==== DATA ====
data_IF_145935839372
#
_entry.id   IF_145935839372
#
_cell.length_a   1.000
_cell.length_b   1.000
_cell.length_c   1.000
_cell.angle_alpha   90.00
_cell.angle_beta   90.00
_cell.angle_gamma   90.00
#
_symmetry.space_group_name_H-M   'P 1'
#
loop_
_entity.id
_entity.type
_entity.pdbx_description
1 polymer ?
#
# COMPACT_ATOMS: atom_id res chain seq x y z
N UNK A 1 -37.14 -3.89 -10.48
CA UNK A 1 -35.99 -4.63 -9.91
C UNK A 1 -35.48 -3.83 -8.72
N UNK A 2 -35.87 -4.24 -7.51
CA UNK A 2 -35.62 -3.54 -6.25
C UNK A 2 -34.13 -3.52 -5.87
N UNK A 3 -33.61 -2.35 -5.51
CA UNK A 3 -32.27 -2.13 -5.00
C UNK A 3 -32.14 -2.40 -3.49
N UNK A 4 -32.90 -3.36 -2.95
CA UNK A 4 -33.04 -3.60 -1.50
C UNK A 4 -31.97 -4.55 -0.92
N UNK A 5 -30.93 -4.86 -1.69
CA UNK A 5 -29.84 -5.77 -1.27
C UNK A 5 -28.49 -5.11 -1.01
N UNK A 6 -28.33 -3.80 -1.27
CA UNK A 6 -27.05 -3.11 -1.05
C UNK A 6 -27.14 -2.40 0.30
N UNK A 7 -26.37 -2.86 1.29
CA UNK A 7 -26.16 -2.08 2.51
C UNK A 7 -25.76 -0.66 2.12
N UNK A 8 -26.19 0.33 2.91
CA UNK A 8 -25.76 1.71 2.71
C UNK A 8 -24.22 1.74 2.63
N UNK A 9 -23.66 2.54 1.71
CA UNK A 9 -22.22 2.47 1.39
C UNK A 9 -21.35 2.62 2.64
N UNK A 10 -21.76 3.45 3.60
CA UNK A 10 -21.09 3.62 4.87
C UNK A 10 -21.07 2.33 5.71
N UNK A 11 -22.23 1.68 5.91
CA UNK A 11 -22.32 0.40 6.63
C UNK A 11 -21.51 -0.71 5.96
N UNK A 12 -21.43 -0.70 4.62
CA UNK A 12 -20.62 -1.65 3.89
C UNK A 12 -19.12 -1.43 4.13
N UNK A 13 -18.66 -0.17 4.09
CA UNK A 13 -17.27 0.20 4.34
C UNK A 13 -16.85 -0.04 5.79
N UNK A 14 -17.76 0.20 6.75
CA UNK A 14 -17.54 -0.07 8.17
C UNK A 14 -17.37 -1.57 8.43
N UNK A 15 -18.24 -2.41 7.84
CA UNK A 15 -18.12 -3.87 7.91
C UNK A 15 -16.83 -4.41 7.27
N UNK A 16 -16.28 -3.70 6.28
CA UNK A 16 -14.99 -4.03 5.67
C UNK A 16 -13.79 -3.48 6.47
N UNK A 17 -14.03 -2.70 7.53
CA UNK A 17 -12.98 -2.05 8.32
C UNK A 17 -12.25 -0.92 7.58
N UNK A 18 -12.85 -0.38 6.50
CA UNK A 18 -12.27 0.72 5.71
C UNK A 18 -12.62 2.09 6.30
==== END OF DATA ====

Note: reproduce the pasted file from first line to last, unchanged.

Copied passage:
data_IF_145935839372
#
_entry.id   IF_145935839372
#
_cell.length_a   1.000
_cell.length_b   1.000
_cell.length_c   1.000
_cell.angle_alpha   90.00
_cell.angle_beta   90.00
_cell.angle_gamma   90.00
#
_symmetry.space_group_name_H-M   'P 1'
#
loop_
_entity.id
_entity.type
_entity.pdbx_description
1 polymer ?
#
# COMPACT_ATOMS: atom_id res chain seq x y z
N UNK A 1 -37.14 -3.89 -10.48
CA UNK A 1 -35.99 -4.63 -9.91
C UNK A 1 -35.48 -3.83 -8.72
N UNK A 2 -35.87 -4.24 -7.51
CA UNK A 2 -35.62 -3.54 -6.25
C UNK A 2 -34.13 -3.52 -5.87
N UNK A 3 -33.61 -2.35 -5.51
CA UNK A 3 -32.27 -2.13 -5.00
C UNK A 3 -32.14 -2.40 -3.49
N UNK A 4 -32.90 -3.36 -2.95
CA UNK A 4 -33.04 -3.60 -1.50
C UNK A 4 -31.97 -4.55 -0.92
N UNK A 5 -30.93 -4.86 -1.69
CA UNK A 5 -29.84 -5.77 -1.27
C UNK A 5 -28.49 -5.11 -1.01
N UNK A 6 -28.33 -3.80 -1.27
CA UNK A 6 -27.05 -3.11 -1.05
C UNK A 6 -27.14 -2.40 0.30
N UNK A 7 -26.37 -2.86 1.29
CA UNK A 7 -26.16 -2.08 2.51
C UNK A 7 -25.76 -0.66 2.12
N UNK A 8 -26.19 0.33 2.91
CA UNK A 8 -25.76 1.71 2.71
C UNK A 8 -24.22 1.74 2.63
N UNK A 9 -23.66 2.54 1.71
CA UNK A 9 -22.22 2.47 1.39
C UNK A 9 -21.35 2.62 2.64
N UNK A 10 -21.76 3.45 3.60
CA UNK A 10 -21.09 3.62 4.87
C UNK A 10 -21.07 2.33 5.71
N UNK A 11 -22.23 1.68 5.91
CA UNK A 11 -22.32 0.40 6.63
C UNK A 11 -21.51 -0.71 5.96
N UNK A 12 -21.43 -0.70 4.62
CA UNK A 12 -20.62 -1.65 3.89
C UNK A 12 -19.12 -1.43 4.13
N UNK A 13 -18.66 -0.17 4.09
CA UNK A 13 -17.27 0.20 4.34
C UNK A 13 -16.85 -0.04 5.79
N UNK A 14 -17.76 0.20 6.75
CA UNK A 14 -17.54 -0.07 8.17
C UNK A 14 -17.37 -1.57 8.43
N UNK A 15 -18.24 -2.41 7.84
CA UNK A 15 -18.12 -3.87 7.91
C UNK A 15 -16.83 -4.41 7.27
N UNK A 16 -16.28 -3.70 6.28
CA UNK A 16 -14.99 -4.03 5.67
C UNK A 16 -13.79 -3.48 6.47
N UNK A 17 -14.03 -2.70 7.53
CA UNK A 17 -12.98 -2.05 8.32
C UNK A 17 -12.25 -0.92 7.58
N UNK A 18 -12.85 -0.38 6.50
CA UNK A 18 -12.27 0.72 5.71
C UNK A 18 -12.62 2.09 6.30